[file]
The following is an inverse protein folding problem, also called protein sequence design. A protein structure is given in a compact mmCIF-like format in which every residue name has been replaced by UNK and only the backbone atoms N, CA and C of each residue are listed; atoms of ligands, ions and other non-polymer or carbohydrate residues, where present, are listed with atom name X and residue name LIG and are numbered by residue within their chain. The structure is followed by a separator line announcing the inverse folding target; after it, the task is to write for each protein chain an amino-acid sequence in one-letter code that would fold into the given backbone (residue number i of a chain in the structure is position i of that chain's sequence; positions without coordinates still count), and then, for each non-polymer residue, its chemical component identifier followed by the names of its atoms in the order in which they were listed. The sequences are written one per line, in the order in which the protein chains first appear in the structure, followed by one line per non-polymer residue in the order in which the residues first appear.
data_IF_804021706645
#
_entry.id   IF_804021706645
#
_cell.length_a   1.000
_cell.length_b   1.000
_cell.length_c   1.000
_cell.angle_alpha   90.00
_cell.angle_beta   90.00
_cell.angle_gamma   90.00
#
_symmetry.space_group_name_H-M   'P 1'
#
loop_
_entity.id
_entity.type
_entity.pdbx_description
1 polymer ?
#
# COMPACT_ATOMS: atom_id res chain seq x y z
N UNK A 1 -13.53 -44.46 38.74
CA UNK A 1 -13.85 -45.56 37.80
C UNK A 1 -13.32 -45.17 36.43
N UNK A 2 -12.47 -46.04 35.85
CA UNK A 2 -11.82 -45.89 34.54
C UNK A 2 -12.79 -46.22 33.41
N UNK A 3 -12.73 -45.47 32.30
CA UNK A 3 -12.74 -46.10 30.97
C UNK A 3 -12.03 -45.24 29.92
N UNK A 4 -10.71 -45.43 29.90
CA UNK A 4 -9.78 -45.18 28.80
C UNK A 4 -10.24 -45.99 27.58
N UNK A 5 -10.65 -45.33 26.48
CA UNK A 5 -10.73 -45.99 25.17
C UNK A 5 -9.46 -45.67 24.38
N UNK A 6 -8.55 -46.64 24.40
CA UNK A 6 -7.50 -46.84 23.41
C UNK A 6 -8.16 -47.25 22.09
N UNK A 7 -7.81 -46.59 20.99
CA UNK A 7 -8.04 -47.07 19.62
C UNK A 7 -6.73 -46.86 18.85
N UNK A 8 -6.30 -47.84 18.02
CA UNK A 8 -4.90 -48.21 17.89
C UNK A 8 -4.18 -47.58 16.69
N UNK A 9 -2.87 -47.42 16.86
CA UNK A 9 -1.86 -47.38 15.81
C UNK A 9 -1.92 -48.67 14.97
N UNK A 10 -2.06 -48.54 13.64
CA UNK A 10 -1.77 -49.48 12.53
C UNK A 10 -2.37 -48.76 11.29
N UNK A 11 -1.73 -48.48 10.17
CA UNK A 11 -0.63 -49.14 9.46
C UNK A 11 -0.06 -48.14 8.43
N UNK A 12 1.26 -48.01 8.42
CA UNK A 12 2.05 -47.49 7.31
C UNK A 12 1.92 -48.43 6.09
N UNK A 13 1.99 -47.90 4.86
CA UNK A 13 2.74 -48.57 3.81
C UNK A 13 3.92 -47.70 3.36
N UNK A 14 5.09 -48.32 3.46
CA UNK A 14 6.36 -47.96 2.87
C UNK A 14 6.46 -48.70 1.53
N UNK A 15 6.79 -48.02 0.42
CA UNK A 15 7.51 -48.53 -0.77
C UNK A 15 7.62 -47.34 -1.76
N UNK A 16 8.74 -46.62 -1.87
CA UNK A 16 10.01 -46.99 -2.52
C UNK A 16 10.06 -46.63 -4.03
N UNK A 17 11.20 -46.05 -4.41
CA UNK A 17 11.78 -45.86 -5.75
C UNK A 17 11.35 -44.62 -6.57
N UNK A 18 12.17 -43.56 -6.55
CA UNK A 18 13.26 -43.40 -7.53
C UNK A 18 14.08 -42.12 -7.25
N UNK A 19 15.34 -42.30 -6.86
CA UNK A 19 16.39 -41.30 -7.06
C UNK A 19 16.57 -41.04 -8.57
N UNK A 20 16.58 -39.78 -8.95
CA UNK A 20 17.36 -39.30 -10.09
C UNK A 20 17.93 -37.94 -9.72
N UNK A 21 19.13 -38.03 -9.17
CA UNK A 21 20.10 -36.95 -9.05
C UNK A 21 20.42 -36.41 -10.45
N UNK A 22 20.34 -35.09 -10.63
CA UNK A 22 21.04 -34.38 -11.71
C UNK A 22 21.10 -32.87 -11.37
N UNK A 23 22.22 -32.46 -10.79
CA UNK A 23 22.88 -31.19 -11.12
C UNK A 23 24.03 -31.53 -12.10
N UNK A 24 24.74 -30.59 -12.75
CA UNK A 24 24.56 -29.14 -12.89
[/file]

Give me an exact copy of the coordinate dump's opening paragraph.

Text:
The following is an inverse protein folding problem, also called protein sequence design. A protein structure is given in a compact mmCIF-like format in which every residue name has been replaced by UNK and only the backbone atoms N, CA and C of each residue are listed; atoms of ligands, ions and other non-polymer or carbohydrate residues, where present, are listed with atom name X and residue name LIG and are numbered by residue within their chain. The structure is followed by a separator line announcing the inverse folding target; after it, the task is to write for each protein chain an amino-acid sequence in one-letter code that would fold into the given backbone (residue number i of a chain in the structure is position i of that chain's sequence; positions without coordinates still count), and then, for each non-polymer residue, its chemical component identifier followed by the names of its atoms in the order in which they were listed. The sequences are written one per line, in the order in which the protein chains first appear in the structure, followed by one line per non-polymer residue in the order in which the residues first appear.